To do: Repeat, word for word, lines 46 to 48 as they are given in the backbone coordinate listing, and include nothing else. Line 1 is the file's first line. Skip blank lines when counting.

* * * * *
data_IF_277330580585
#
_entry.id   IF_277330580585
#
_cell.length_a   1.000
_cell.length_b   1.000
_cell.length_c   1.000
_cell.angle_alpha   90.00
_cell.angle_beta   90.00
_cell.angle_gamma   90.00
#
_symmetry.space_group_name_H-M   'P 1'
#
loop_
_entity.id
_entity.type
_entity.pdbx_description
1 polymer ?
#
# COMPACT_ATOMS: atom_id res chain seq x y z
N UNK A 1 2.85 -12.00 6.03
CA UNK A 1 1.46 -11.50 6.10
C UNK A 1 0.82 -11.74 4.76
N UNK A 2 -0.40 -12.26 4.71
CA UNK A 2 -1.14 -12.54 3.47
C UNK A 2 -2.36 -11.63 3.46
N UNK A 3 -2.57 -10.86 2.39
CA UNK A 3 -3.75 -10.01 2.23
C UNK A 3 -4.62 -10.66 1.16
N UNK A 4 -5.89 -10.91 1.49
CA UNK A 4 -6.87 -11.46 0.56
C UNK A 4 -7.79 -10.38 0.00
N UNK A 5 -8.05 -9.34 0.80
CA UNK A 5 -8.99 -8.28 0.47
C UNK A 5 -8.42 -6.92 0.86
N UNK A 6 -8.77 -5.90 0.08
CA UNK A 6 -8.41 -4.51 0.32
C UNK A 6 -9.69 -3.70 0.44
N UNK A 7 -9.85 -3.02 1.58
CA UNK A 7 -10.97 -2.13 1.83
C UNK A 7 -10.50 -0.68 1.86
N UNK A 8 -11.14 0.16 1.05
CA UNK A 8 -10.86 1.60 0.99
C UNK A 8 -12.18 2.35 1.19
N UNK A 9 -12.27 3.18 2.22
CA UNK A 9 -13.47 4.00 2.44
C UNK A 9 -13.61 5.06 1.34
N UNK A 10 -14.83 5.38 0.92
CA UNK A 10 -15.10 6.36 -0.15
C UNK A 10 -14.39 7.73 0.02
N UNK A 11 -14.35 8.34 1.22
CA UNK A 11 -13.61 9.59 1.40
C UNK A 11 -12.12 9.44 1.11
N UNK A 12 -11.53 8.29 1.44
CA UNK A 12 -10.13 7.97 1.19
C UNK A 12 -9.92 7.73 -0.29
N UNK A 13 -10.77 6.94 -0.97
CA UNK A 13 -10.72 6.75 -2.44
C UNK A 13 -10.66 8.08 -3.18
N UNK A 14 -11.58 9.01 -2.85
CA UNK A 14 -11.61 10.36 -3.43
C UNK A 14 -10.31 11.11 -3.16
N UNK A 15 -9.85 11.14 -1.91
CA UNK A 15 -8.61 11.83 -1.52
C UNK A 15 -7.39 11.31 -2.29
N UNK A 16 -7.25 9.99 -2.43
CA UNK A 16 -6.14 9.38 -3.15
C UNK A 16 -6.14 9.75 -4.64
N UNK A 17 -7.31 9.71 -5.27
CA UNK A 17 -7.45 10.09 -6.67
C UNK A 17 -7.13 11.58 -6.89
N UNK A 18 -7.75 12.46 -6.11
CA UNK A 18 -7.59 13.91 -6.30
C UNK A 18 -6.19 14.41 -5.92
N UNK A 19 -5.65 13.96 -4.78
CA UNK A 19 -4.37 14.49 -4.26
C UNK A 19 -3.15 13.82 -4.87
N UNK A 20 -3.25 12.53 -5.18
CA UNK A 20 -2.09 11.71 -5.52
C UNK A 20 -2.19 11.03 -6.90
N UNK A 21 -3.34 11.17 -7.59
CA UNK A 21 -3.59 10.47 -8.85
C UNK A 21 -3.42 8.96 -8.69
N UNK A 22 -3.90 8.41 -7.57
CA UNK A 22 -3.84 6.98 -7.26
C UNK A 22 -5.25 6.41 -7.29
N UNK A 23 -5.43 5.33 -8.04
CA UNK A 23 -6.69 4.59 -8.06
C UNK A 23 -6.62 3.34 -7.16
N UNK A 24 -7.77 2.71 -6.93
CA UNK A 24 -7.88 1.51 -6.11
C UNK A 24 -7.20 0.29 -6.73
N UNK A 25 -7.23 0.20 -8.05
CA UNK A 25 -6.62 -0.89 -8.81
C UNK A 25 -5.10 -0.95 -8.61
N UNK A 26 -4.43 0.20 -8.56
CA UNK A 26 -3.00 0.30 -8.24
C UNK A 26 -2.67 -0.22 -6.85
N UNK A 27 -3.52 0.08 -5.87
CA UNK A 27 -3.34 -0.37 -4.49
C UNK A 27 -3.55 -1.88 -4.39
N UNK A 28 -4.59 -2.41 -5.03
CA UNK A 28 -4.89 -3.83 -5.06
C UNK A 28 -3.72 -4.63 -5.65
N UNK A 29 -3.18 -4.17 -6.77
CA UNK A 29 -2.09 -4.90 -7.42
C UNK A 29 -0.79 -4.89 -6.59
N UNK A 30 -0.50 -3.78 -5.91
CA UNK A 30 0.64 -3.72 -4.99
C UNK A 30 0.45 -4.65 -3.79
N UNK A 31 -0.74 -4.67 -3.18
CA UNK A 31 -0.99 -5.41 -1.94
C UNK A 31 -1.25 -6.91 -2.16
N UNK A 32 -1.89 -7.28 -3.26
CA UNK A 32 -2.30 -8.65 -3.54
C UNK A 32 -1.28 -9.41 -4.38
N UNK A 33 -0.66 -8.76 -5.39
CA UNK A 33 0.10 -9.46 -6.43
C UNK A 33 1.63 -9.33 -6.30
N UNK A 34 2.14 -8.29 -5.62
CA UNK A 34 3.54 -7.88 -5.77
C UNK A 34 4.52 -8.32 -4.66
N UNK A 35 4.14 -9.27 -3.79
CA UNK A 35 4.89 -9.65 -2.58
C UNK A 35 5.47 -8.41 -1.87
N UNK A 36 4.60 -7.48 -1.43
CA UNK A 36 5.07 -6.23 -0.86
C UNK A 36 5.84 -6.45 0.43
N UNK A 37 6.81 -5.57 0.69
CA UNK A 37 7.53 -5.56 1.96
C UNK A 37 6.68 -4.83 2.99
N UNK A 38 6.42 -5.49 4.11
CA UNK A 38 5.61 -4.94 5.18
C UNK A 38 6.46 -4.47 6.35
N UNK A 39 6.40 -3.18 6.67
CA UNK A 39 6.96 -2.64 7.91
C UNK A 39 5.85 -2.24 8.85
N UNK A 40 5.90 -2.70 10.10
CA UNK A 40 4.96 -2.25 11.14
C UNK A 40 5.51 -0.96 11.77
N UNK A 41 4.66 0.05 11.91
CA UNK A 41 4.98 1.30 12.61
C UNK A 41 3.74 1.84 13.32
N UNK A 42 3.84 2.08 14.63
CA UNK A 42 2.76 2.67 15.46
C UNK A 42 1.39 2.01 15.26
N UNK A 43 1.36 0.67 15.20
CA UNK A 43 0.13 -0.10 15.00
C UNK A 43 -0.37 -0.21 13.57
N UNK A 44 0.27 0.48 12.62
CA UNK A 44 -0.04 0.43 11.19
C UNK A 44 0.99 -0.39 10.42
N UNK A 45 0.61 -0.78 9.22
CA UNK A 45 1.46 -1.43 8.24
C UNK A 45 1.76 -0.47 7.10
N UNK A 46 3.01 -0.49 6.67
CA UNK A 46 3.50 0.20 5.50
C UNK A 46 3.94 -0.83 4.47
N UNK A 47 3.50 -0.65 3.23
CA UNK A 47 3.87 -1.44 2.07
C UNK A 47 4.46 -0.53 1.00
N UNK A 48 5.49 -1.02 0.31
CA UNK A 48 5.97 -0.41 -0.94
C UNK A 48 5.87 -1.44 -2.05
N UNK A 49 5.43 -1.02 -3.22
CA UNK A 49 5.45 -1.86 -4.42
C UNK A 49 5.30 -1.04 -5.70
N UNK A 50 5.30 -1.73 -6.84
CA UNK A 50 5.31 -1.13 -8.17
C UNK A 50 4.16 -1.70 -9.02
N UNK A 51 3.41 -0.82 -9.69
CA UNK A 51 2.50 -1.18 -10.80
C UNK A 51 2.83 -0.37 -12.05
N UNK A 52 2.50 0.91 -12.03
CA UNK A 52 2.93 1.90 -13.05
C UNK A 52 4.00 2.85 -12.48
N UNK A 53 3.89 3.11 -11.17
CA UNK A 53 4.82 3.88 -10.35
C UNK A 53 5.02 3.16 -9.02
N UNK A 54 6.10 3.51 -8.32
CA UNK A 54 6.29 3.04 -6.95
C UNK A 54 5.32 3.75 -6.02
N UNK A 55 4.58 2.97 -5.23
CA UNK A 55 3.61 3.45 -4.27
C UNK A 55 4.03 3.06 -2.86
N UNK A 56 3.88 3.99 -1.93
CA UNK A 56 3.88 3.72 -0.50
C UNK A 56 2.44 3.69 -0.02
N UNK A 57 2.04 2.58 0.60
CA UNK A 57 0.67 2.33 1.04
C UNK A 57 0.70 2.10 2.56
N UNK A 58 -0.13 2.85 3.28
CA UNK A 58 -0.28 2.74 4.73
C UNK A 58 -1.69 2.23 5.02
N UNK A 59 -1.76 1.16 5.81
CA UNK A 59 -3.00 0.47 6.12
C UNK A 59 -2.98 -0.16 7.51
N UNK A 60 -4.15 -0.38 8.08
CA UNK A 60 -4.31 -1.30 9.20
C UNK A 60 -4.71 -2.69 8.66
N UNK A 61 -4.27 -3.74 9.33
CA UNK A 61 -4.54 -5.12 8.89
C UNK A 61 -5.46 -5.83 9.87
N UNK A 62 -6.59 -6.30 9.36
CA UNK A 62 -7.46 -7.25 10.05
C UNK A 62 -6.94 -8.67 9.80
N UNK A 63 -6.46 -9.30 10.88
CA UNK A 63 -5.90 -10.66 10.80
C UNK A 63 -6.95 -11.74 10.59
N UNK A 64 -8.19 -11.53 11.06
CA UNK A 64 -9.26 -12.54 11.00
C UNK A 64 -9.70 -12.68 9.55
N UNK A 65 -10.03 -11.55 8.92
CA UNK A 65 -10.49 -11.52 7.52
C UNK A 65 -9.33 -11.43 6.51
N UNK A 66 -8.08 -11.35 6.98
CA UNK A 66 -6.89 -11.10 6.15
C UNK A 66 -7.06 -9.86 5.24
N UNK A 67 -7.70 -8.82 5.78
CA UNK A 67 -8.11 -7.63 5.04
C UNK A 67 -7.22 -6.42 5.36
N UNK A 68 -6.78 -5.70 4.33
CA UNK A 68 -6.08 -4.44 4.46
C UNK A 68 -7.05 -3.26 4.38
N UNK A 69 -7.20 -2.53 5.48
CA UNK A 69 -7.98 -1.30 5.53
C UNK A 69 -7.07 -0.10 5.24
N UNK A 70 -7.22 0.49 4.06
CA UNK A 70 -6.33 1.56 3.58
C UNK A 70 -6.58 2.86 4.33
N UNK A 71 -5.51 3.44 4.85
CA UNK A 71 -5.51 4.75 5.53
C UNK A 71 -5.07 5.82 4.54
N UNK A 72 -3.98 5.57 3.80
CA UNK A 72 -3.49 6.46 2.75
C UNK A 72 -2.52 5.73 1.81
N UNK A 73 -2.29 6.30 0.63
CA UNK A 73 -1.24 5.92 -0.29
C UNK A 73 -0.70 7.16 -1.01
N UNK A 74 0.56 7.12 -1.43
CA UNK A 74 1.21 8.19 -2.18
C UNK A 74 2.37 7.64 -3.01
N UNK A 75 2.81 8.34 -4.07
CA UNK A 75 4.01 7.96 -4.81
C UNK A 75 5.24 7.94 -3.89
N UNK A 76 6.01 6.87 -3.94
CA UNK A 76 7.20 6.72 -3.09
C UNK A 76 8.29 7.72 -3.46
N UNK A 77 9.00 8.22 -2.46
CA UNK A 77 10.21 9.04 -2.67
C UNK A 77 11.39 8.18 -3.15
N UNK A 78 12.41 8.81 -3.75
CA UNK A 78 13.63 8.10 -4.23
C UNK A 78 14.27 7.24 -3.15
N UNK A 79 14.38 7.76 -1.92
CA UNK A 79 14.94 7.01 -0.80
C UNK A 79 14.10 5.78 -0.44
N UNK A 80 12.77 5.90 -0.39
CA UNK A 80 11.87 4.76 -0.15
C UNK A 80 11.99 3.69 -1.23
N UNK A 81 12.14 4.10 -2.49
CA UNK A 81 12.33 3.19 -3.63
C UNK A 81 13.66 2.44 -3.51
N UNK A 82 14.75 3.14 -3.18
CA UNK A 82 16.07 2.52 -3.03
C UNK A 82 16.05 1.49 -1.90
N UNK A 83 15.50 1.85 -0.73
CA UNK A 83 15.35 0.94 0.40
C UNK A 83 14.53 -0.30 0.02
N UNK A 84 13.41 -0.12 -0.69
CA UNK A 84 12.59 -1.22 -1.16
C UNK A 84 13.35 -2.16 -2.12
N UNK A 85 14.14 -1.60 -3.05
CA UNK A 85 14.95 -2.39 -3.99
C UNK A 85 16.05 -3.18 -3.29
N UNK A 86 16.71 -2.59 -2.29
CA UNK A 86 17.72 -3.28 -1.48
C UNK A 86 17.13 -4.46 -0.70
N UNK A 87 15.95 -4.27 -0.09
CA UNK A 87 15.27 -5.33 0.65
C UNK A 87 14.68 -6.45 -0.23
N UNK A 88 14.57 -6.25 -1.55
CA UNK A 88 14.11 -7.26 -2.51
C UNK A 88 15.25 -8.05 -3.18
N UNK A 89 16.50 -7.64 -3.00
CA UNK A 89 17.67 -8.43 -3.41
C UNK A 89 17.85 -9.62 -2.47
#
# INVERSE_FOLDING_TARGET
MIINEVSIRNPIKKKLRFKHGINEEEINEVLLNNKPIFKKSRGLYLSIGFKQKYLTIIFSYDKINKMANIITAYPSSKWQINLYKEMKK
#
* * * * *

CA UNK A 9 -13.47 4.00 2.44
C UNK A 9 -13.61 5.06 1.34
N UNK A 10 -14.83 5.38 0.92